What are the risk factors for coronary artery atherosclerosis?

Updated: Apr 09, 2021
  • Author: Sandy N Shah, DO, MBA, FACC, FACP, FACOI; Chief Editor: Yasmine S Ali, MD, MSCI, FACC, FACP  more...
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Answer

A number of large epidemiologic studies in North America and Europe have identified numerous risk factors for the development and progression of atherosclerosis. These factors, which can be classified as either modifiable or nonmodifiable, include the following:

  • Hyperlipidemia and dyslipidemia

  • Hypertension

  • Cigarette and tobacco use

  • Air pollution

  • Diabetes mellitus

  • Age

  • Sex

  • Family history

  • Obesity

  • Sedentary lifestyle

  • Sleep disorders, such as obstructive sleep apnea

  • Chronic kidney disease

  • Auto-immune inflammatory diseases such as rheumatoid arhtritis and systemic lupus

The American College of Cardiology Foundation/American Heart Association 2010 report on cardiovascular risk assessment in asymptomatic adults recommends global risk scoring (eg, Framingham Risk Score [9] ) and a family history of cardiovascular disease be obtained in all adult women and men. [10]

Numerous novel risk factors have been identified that add to the predictive value of the established risk factors and may prove to be a target for future medical interventions.

Risk factors specific to women include pregnancy and complications of pregnancy such as gestational diabetes, preeclampsia, third trimester bleeding, preterm birth, and birth of an infant small for gestational age. The 2011 update to the American Heart Association guideline for the prevention of cardiovascular disease (CVD) in women recommends that risk assessment at any stage of life include a detailed history of pregnancy complications. It also states that postpartum, obstetricians should refer women who experience these complications to a primary care physician or cardiologist. [11]

The presence of risk factors accelerates the rate of development of atherosclerosis. Diabetes causes endothelial dysfunction, decreases endothelial thromboresistance, and increases platelet activity, thus accelerating atherosclerosis.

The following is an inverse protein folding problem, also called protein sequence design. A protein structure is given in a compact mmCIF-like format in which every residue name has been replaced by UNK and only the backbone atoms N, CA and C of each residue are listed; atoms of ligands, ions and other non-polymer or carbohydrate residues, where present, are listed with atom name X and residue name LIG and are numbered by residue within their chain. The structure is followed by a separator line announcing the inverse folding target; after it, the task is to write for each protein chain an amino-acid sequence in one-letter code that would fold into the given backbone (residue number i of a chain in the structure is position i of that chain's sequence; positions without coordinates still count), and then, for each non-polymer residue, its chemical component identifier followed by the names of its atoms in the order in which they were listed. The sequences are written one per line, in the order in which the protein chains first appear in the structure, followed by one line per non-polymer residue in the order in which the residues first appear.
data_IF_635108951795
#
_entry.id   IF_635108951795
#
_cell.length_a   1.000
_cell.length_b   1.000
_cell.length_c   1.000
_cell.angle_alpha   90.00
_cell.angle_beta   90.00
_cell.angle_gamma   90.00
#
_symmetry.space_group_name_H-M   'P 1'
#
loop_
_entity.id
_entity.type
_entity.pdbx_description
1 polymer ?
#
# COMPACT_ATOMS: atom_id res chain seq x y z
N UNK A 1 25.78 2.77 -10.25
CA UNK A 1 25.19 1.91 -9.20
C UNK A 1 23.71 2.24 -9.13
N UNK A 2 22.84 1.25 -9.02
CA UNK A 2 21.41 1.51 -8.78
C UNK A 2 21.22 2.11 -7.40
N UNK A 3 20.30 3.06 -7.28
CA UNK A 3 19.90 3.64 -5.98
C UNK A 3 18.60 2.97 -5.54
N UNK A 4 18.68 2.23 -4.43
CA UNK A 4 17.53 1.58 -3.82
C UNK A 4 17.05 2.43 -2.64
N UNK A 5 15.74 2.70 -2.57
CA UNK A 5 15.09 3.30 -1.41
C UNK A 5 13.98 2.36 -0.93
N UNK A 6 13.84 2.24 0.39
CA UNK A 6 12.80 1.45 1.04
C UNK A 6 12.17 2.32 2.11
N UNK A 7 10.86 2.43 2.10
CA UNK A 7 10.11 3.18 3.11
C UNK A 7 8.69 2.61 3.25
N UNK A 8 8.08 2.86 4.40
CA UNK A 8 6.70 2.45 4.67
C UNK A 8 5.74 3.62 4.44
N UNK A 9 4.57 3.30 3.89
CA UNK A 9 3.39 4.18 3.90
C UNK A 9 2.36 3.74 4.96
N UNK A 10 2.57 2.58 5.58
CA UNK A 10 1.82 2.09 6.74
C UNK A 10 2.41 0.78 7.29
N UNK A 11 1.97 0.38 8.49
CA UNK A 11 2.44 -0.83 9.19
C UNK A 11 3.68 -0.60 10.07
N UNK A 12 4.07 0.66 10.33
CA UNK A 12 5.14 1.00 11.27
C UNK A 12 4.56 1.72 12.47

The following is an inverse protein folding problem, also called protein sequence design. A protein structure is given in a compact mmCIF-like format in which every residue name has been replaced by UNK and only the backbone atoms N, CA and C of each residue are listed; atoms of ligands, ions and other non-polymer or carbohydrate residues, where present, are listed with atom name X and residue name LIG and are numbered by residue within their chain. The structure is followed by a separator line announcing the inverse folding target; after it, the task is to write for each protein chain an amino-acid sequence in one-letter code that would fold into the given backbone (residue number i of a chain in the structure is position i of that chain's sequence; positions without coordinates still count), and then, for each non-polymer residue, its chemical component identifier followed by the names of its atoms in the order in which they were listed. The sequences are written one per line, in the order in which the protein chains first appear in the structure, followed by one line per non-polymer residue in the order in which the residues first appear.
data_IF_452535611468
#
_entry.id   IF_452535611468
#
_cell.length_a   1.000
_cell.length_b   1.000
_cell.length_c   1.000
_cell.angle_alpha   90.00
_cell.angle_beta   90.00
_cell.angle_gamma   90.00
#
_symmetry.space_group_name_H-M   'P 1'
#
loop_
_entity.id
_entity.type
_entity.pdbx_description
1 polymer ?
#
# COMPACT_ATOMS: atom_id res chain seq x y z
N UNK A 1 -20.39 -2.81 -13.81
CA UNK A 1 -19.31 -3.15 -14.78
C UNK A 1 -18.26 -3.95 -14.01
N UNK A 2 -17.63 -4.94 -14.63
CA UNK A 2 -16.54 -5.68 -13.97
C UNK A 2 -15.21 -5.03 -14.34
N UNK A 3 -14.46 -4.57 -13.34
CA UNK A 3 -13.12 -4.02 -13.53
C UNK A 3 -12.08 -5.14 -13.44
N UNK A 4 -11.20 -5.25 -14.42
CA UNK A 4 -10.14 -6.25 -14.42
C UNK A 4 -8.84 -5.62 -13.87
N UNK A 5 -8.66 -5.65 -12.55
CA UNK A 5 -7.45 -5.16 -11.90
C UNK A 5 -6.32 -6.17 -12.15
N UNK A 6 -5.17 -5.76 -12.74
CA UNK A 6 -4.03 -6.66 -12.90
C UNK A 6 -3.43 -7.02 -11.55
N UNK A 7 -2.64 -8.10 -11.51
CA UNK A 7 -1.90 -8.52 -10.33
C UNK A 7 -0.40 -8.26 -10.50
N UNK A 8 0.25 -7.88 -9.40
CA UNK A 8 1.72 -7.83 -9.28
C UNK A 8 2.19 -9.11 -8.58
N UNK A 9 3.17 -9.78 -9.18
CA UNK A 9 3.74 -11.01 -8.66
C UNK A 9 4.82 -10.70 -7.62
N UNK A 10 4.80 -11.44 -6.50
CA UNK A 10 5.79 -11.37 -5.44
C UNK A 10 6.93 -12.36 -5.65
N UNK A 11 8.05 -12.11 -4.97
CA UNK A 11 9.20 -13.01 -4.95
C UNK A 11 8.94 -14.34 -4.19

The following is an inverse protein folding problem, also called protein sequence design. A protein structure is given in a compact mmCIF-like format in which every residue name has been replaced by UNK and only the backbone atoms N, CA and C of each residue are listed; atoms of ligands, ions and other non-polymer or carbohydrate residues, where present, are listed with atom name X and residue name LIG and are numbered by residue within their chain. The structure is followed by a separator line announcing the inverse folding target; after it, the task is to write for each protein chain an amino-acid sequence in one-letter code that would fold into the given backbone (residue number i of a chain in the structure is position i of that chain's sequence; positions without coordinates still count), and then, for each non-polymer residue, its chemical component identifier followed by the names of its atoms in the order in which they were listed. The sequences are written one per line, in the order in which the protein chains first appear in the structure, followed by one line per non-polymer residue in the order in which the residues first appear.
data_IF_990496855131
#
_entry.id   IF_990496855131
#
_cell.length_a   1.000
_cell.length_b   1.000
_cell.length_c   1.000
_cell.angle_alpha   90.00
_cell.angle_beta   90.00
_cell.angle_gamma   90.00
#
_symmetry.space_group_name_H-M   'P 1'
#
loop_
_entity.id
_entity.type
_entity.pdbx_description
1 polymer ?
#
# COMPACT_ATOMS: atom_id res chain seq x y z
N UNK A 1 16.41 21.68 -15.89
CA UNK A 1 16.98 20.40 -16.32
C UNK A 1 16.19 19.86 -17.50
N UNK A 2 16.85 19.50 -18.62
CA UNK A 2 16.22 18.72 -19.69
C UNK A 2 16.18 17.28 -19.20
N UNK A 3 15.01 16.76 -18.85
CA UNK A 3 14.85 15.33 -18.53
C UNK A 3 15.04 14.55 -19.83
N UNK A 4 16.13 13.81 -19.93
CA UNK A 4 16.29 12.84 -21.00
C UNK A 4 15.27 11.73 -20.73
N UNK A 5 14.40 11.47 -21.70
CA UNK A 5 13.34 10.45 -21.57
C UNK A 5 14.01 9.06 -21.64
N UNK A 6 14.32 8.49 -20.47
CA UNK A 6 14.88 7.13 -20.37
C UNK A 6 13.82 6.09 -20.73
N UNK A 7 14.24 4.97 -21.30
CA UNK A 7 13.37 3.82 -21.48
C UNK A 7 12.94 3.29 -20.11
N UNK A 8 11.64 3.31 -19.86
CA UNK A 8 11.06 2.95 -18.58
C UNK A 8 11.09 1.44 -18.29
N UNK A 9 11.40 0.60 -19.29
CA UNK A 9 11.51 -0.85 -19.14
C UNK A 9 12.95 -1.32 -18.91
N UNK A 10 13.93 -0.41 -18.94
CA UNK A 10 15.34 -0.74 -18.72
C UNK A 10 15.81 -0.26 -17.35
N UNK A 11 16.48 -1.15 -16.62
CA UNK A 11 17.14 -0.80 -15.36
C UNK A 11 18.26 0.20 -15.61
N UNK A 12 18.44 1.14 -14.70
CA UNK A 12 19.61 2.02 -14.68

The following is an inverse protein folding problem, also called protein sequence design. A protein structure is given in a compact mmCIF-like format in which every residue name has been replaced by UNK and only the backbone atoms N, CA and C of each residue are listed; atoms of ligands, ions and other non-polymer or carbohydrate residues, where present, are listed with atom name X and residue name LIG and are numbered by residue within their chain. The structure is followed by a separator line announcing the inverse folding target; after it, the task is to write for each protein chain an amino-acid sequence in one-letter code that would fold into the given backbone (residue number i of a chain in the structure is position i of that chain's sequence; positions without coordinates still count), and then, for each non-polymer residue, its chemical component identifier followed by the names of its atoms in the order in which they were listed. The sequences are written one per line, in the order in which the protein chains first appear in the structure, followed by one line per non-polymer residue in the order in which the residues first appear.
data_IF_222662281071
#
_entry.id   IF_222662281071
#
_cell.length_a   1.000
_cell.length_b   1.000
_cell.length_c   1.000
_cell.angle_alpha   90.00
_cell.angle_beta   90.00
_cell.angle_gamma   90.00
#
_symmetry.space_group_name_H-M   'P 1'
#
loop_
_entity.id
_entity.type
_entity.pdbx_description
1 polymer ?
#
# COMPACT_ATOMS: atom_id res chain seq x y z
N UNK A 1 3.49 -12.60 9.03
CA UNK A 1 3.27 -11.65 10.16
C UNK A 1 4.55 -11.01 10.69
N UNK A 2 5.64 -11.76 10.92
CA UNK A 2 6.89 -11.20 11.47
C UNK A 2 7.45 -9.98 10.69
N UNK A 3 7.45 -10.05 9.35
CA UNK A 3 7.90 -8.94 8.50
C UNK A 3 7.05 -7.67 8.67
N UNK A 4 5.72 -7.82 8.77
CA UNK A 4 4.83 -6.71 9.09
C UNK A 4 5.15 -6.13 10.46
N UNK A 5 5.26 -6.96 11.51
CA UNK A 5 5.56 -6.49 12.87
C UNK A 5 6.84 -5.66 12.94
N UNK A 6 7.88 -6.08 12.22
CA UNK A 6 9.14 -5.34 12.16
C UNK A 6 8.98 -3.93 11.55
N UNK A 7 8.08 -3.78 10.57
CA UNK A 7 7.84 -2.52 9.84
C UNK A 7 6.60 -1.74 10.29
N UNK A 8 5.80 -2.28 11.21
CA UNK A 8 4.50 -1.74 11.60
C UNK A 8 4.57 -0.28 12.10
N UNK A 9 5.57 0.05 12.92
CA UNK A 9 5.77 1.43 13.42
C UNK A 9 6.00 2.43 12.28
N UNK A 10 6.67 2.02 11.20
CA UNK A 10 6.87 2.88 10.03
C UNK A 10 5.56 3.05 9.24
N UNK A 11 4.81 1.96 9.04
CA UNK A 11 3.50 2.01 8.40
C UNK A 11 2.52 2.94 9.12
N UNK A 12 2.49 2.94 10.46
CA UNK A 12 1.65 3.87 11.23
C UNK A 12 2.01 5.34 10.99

Established risk factors successfully predict future cardiac events in about 50-60% of patients. A concerted effort to identify is also being made to validate new markers of future risk of the clinical consequences of atherosclerosis has been made.

Other risk factors for coronary artery atherosclerosis include the following:

  • Family history of premature CAD

  • Hypoalphalipoproteinemia

  • Syndromes of accelerated atherosclerosis - Graft atherosclerosis, CAD after cardiac transplantation

  • Chronic kidney disease [12]

  • Systemic lupus erythematosus [13]

  • Rheumatoid arthritis [14]

  • Metabolic syndrome [15]

  • Chronic inflammation

  • Infectious agents

  • Increased fibrinogen levels

  • Increased lipoprotein(a) levels

  • Familial hypercholesterolemia

  • Depression

According to the 2011 update to the American Heart Association guideline for CVD prevention in women, risk factors that are more common or may be more significant in women include psychosocial factors such as depression and autoimmune diseases such as systemic lupus erythematosus and rheumatoid arthritis. The Heart and Estrogen/progestin Replacement Study evaluated the effects of hormone replacement therapy on cardiovascular events among postmenopausal women with CAD and found that sudden cardiac death comprised most cardiac deaths among this group of women. [16] Women with these conditions should be evaluated for CVD and for other risk factors. Women with clinically evident CVD should also be screened for these conditions, which can affect adherence or otherwise complicate secondary CVD prevention efforts. [11]

A study by Semba et al, however, suggests that high concentrations of plasma klotho, a recently discovered hormone that has been implicated in atherosclerosis, are independently associated with a lower likelihood of having CVD. [17]

For more information, see Risk Factors for Coronary Artery Disease.


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